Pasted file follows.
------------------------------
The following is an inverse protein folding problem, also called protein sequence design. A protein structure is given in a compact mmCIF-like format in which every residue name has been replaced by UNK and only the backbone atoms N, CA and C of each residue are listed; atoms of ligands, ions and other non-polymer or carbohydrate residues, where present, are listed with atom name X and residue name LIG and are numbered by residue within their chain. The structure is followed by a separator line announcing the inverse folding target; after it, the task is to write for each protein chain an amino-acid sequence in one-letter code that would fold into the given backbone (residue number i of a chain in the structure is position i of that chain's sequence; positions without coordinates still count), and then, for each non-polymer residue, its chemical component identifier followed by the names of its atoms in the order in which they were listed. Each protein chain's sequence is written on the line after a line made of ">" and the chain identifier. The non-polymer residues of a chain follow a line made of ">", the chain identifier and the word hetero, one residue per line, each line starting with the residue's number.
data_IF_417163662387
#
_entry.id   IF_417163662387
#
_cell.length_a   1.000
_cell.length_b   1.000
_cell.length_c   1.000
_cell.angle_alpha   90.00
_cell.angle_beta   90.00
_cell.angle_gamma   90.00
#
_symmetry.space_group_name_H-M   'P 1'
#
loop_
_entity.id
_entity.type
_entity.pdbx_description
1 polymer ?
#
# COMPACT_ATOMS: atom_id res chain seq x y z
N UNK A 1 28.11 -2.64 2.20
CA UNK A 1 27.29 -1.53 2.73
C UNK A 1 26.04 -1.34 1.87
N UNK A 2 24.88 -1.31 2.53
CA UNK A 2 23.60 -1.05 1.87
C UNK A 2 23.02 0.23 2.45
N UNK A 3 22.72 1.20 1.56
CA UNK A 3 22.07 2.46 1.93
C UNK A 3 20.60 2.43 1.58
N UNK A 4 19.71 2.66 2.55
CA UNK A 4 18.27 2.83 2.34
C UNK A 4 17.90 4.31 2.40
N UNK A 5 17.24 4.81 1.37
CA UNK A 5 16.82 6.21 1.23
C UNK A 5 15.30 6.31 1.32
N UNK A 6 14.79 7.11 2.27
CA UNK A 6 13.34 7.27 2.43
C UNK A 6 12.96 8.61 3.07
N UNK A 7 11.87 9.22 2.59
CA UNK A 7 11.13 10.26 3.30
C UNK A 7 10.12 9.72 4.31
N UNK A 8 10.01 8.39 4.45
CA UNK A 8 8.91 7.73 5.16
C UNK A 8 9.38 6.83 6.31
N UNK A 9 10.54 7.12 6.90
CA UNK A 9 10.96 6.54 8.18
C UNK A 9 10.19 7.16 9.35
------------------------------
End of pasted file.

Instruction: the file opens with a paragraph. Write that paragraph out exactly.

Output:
The following is an inverse protein folding problem, also called protein sequence design. A protein structure is given in a compact mmCIF-like format in which every residue name has been replaced by UNK and only the backbone atoms N, CA and C of each residue are listed; atoms of ligands, ions and other non-polymer or carbohydrate residues, where present, are listed with atom name X and residue name LIG and are numbered by residue within their chain. The structure is followed by a separator line announcing the inverse folding target; after it, the task is to write for each protein chain an amino-acid sequence in one-letter code that would fold into the given backbone (residue number i of a chain in the structure is position i of that chain's sequence; positions without coordinates still count), and then, for each non-polymer residue, its chemical component identifier followed by the names of its atoms in the order in which they were listed. Each protein chain's sequence is written on the line after a line made of ">" and the chain identifier. The non-polymer residues of a chain follow a line made of ">", the chain identifier and the word hetero, one residue per line, each line starting with the residue's number.